Tag Archive: Solstice


The sun will rise at 10:59 this morning (as it has for the last several days) but it will set a little later, at 2:43. Christmas eve is almost a minute longer that December 23, though the sun at noon is only a tenth of a degree higher in the sky. Temperatures are a little bit warmer, though warmer is relative – it was fifty below toward the end of last week. My digital thermometer did get above LL yesterday evening, though it’s still well below zero. (Update 8 am — the temperature is up to 22 below.)

snowstake

Snowstake December 22. Notice the bump left as the snow settled.

Believe it or not we are still getting closer to the sun every day. The moon, on the other hand, is getting higher in the sky as it is approaching full, and is beginning to shine in my bedroom window. The Star Gazer episode last week (Moon of the Short Shadows) was on this opposition of sun and moon, though the graph they used was dead wrong as far as the positions of the rising and setting sun and moon were concerned. The sun this time of year rises in the SSE and sets in the SSW (at least here) and the full moon is already well north of east when it rises.

No new snow, and no snow forecast. What snow we have is settling and leaving a noticeable bump around the base of the snow stake that makes it difficult to read, though I’d guess it’s settled to about 1’ 3”.

We had some serious ice fog last week, and the air quality has been pretty bad. I don’t live in the center of North Pole, but the air quality there is “very unhealthy” and is forecast to remain that way. Why? Wood burning, leading to very high levels of PM-2.5 particulates: the kind that stick in your lungs. Incredibly, in the last Borough election the vote went against regulating wood stoves, which simply means the state and/or the EPA will step in and do it. I have a friend in North Pole who’s on oxygen, and it really does have health effects.

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This is an excerpt from the (fictional) journal of a human-like alien stranded on Earth, in southern Africa, roughly 125,000 years ago. His journal will eventually become the Holy Book of many planets in the Jarnian Confederation, which is where my two science fiction novels, Homecoming and Tourist Trap, are set. The parts of the journal that have been blogged to date are on my author website.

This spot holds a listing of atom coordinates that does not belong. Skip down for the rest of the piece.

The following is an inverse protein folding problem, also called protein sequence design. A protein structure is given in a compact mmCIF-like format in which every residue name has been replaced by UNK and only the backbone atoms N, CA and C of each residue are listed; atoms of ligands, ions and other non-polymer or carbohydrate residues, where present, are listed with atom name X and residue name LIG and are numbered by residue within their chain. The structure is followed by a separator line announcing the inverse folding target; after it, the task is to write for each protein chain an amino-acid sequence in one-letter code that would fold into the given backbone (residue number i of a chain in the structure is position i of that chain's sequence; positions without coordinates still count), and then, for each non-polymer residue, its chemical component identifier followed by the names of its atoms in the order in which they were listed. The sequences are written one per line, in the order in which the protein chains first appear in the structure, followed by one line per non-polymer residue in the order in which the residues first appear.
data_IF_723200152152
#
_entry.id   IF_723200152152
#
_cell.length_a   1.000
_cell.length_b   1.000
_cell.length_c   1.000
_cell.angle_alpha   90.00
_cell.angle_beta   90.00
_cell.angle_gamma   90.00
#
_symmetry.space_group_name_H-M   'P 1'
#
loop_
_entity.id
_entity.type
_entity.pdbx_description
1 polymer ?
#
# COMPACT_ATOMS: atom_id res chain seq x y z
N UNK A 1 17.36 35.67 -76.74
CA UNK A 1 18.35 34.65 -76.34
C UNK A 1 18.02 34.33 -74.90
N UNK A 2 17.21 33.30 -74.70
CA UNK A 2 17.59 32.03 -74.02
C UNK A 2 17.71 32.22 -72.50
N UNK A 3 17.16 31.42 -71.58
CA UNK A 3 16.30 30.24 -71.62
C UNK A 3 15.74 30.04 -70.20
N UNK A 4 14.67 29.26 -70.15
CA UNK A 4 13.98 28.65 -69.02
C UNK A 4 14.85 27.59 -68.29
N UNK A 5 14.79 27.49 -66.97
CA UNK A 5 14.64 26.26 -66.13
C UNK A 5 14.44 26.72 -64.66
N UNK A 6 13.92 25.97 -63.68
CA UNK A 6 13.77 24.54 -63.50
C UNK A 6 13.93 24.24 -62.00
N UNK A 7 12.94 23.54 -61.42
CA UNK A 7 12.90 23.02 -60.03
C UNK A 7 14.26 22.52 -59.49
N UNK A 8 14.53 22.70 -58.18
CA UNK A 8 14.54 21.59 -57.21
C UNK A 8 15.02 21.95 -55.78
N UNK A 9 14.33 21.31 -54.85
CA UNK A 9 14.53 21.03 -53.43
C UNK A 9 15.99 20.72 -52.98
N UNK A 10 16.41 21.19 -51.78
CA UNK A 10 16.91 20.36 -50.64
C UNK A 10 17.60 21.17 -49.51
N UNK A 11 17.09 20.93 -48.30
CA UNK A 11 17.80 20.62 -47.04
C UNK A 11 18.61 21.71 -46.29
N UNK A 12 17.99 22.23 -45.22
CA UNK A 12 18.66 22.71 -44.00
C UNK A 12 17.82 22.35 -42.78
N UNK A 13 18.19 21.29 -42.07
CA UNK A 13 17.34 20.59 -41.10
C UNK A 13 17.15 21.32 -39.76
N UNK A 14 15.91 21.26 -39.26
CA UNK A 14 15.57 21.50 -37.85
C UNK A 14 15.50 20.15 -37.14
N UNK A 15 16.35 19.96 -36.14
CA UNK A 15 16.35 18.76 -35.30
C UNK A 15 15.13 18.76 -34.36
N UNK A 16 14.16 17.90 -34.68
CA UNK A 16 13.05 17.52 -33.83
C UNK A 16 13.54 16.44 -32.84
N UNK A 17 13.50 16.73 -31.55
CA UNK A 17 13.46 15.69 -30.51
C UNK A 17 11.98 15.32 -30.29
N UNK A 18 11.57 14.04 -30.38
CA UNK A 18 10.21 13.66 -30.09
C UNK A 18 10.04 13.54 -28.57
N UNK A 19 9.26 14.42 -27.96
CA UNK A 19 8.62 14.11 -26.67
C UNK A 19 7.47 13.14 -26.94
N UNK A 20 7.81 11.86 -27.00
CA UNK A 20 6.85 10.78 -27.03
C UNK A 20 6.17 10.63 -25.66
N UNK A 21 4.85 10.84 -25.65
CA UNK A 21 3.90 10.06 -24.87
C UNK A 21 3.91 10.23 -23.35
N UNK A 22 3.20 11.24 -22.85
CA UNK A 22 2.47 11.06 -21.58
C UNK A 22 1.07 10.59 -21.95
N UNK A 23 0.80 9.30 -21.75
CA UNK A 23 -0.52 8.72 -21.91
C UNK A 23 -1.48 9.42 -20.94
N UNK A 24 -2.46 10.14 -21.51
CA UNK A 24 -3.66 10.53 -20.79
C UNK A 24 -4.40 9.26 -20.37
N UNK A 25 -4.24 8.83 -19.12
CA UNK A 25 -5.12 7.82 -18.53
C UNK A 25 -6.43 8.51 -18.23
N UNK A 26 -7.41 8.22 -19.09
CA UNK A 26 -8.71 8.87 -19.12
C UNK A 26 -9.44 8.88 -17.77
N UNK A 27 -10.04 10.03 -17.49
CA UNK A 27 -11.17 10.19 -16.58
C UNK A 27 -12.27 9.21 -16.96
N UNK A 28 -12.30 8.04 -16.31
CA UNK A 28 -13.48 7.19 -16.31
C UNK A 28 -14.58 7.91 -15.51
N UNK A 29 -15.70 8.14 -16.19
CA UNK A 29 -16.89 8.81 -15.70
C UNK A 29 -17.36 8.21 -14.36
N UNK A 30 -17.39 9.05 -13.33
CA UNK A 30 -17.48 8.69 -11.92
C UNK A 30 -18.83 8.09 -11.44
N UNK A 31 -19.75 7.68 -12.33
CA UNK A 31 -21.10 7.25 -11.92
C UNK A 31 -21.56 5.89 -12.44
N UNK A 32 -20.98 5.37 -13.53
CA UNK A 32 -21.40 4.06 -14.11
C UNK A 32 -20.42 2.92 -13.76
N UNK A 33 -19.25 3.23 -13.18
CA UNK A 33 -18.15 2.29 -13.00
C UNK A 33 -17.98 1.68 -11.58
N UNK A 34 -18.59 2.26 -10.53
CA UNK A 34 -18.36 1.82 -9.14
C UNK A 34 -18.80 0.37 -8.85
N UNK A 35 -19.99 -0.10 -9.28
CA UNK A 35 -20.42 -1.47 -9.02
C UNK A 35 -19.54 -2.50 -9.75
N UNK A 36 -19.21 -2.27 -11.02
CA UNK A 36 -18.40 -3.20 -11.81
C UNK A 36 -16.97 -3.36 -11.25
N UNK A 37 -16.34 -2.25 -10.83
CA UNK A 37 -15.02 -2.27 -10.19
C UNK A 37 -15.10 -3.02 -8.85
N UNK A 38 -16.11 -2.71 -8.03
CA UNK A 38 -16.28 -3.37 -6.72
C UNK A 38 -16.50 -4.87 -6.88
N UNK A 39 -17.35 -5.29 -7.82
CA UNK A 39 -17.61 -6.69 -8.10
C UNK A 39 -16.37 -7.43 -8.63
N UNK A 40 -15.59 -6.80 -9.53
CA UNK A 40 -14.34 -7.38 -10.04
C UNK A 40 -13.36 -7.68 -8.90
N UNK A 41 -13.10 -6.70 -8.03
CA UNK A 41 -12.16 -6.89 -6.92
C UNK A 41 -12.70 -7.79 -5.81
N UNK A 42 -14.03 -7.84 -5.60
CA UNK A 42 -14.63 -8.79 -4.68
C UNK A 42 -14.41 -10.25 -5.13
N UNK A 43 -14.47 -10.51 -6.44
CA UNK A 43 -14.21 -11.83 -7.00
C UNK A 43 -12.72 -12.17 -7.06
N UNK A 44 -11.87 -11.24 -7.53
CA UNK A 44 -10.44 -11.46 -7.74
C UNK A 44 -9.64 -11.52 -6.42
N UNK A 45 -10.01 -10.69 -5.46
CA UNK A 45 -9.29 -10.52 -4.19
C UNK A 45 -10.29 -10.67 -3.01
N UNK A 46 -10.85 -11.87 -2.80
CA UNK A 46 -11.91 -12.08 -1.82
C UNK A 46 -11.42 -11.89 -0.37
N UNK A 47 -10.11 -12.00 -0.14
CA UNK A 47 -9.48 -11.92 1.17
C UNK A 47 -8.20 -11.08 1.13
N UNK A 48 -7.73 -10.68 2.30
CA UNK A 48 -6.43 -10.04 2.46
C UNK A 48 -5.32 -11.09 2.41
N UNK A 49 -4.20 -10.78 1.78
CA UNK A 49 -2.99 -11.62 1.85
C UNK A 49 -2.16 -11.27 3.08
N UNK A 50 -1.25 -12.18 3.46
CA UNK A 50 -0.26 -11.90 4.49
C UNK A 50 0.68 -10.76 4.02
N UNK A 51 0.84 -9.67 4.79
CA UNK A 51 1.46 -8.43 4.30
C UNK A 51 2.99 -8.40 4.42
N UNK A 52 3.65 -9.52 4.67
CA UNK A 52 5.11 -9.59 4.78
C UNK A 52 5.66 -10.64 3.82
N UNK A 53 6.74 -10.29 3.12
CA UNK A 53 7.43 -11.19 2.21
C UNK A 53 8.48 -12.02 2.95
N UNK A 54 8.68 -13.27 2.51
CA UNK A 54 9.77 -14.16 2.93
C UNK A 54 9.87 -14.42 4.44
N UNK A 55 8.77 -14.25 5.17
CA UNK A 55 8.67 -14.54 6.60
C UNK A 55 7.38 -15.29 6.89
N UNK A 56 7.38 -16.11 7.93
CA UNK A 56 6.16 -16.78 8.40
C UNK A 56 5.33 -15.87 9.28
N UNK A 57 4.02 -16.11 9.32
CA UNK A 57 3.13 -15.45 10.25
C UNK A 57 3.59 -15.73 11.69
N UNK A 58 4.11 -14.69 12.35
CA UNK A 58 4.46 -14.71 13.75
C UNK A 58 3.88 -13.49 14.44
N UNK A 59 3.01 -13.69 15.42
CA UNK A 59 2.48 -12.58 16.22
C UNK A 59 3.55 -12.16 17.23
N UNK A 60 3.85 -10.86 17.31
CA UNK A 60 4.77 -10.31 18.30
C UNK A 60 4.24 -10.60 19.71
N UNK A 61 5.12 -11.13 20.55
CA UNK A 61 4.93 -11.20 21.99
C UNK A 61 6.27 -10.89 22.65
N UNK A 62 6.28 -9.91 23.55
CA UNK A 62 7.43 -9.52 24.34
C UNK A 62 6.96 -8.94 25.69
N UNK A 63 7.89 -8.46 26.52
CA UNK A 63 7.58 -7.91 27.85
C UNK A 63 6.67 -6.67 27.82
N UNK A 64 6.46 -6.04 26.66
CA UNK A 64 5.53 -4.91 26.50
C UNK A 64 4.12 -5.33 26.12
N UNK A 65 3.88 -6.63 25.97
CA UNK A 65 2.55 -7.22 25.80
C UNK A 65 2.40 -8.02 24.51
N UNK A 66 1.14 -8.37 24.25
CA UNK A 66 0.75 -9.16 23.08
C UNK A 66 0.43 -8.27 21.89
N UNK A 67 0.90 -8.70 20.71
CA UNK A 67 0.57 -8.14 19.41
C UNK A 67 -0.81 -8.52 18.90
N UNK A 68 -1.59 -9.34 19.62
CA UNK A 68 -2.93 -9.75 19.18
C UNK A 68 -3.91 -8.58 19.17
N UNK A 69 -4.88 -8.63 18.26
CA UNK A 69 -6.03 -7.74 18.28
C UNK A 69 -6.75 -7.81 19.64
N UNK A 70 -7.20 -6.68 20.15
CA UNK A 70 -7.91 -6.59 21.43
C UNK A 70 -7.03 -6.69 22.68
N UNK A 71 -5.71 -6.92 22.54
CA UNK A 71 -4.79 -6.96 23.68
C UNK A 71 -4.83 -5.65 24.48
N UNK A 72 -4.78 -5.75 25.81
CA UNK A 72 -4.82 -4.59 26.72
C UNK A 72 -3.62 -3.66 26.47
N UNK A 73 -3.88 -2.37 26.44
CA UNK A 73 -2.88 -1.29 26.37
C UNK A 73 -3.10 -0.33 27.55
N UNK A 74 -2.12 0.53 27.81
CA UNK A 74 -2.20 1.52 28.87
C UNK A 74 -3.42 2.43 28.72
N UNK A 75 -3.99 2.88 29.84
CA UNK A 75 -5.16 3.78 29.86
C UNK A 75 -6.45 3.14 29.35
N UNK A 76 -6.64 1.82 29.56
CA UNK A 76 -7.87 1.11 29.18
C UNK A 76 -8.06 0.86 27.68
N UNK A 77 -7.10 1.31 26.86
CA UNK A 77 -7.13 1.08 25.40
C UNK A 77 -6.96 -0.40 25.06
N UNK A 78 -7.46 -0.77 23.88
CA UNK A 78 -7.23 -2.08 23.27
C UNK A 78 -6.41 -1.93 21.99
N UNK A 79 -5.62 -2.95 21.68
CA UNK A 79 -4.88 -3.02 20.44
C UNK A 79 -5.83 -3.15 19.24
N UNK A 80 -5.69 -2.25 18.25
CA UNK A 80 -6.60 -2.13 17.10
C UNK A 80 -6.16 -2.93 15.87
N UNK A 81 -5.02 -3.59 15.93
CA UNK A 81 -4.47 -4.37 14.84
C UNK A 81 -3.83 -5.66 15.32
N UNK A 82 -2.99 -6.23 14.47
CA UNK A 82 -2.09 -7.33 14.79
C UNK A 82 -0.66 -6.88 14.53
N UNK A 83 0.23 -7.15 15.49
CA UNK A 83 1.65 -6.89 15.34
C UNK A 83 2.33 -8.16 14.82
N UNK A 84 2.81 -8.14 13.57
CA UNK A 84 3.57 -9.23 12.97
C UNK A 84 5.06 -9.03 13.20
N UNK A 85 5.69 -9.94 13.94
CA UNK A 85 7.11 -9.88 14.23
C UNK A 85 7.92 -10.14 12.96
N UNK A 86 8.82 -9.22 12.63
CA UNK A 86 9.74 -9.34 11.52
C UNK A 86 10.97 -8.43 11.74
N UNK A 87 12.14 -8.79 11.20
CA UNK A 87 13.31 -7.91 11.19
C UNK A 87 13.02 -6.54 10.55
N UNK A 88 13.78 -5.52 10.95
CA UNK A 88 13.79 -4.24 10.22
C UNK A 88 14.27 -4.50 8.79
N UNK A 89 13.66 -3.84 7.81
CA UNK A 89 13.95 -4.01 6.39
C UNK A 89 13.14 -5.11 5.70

The northern solstice has passed!

I have made a calendar of sorts, with Songbird’s aid. There is a particular flat rock I stand on, at the top of the rise where I have built my shelter. I can see the sunset move around the horizon from that point, and though the horizon is not flat, the hills are constant. Songbird goes out with me at sunset every day, and moves until the stake she holds is just lined up with the sun on the horizon. Then she drives it into the ground. If it will not go in (which sometimes happens) she holds it while I pile loose rocks around it.

The last few days the stakes have been almost in the same place, but this evening the position of the stake was definitely south of yesterday’s stake, if by only a fingerwidth.

I think the actual solstice was two days ago. At any rate that is what I will assume in figuring the year length, and in trying to estimate when the rains — and Songbird’s people – will be back.

Songbird was not very enthusiastic about helping me at first, though she was obedient enough to do as I said. More of this “god” stuff, I suppose. But when I explained that I wanted to use the sticks to help me know when to go look for her people’s return, she rapidly started reminding me when it was almost sunset. Her leg has healed without a trace of a limp, and I must admit that I feel rather proud of my skills as a doctor!

Of course I have not been here long enough yet to know exactly when the rains will start and the game and Songbird’s people will return. But both should occur as the sun’s course moves back south.

I want to see that shaman!